In Reichman v. State, 966 So.2d 298, 317 (Fla.2007), the supreme court affirmed the order denying Mr. Reichman's rule 3.850 motion based on newly discovered evidence. Mr. Reichman presented the postconviction court with newly discovered witnesses whose testimony, he claimed, entitled him to a new trial. Id. at 314. The court held an evidentiary hearing and found that the testimony of the witnesses would probably not have resulted in an acquittal on retrial. Id. at 316. The court reasoned that the testimony was hearsay and would not have been admitted at trial, the testimony was inconsistent with Mr. Reichman's own testimony, and the testimony was less credible than the other evidence presented at trial. Id. at 316–17. The court noted that it would not substitute its evaluation for that of the trial court. Id. at 317. Similarly, we do not substitute our evaluation of the newly discovered evidence in Mr. Floyd's case over that of the postconviction court.

We are compelled to conclude that the postconviction court failed to make a proper evaluation of the second prong of Johnson. Although an evidentiary hearing is not a prerequisite in making this determination, see, e.g., Poff v. State, 41 So.3d 1062, 1064 (Fla. 3d DCA 2010), “an evidentiary hearing is the general rule rather than the exception,” Rolack v. State, 93 So.3d 450, 452 (Fla. 3d DCA 2012). The court in Barrow remanded for an evidentiary hearing in order to resolve credibility issues. 940 So.2d at 1236. The court's reasoning in Reichman was based on information gathered at the evidentiary hearing. 966 So.2d at 317. Without holding an evidentiary hearing, the postconviction court here could not adequately determine that the evidence would probably produce the same result on retrial.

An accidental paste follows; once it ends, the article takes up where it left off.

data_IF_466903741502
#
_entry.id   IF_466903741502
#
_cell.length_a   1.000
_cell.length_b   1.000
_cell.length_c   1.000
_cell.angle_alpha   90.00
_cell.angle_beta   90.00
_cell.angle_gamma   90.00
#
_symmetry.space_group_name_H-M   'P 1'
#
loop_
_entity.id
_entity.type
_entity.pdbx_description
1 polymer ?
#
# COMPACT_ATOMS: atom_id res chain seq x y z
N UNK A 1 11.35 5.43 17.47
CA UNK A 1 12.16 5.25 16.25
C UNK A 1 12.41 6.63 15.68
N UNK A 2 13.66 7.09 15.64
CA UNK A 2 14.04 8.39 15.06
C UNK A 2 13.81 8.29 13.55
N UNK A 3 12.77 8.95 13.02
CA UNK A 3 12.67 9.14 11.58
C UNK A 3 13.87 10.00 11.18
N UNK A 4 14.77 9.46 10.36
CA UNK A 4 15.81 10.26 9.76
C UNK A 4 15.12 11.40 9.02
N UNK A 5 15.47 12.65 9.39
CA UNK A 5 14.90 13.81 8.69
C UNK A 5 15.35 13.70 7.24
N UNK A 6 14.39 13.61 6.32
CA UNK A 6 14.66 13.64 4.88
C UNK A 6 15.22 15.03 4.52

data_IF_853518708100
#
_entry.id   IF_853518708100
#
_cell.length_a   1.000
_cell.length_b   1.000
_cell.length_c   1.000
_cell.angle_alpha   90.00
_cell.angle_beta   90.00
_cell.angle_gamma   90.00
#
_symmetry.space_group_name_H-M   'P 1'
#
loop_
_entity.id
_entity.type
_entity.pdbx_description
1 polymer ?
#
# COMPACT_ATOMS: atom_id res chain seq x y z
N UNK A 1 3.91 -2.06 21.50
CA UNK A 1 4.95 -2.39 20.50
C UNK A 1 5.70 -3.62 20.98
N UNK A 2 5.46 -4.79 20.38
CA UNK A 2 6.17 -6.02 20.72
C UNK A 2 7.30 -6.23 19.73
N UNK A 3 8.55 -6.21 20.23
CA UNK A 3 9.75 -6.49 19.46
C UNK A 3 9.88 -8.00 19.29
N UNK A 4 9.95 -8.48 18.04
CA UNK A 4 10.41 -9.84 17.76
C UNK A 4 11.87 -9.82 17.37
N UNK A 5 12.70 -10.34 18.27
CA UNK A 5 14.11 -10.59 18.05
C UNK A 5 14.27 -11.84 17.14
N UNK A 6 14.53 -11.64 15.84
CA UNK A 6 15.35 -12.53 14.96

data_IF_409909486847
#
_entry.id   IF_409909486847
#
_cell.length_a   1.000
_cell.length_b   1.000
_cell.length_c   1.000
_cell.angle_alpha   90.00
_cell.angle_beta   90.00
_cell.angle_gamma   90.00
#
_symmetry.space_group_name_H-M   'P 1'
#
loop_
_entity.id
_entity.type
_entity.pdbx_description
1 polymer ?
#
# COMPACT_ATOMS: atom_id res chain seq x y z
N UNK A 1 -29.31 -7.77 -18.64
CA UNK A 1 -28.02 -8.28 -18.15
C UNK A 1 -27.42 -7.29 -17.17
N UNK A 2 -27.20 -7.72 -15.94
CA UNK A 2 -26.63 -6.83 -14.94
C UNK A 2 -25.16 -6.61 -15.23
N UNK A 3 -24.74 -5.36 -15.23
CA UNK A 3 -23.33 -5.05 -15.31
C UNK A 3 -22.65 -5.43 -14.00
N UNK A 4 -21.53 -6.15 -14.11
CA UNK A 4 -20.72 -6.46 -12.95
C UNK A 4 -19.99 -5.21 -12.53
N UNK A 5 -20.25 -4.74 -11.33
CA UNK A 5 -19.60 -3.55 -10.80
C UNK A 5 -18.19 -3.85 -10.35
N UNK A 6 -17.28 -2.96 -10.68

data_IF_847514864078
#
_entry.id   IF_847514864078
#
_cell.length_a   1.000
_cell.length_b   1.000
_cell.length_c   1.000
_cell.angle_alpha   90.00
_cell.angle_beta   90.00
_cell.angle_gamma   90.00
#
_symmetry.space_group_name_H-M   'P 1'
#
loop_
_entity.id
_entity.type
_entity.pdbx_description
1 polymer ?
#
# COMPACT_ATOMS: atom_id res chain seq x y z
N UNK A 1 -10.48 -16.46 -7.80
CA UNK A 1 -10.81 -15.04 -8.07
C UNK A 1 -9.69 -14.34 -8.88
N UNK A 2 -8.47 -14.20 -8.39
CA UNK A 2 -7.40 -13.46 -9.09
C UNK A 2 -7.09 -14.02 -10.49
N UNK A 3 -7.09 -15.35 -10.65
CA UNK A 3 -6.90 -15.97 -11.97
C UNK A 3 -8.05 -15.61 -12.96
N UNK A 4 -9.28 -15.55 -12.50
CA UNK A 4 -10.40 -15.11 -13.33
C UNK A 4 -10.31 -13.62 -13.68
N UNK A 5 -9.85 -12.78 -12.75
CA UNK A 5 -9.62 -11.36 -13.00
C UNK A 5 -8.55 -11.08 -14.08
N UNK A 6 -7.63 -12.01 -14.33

We acknowledge that the newly discovered evidence presented by Mr. Floyd may be admissible only for impeachment purposes. However, the affidavits support Mr. Floyd's allegation that the women who testified at trial were lying. This is consistent with his theory of defense. Because the record fails to conclusively refute Mr. Floyd's motion for relief, the postconviction court erred in summarily denying the claim. Therefore, we reverse and remand for further proceedings on the newly discovered evidence claim raised by Mr. Floyd.

Affirmed, in part, reversed, in part and remanded.

LaROSE, Judge.

BLACK and SALARIO, JJ., Concur.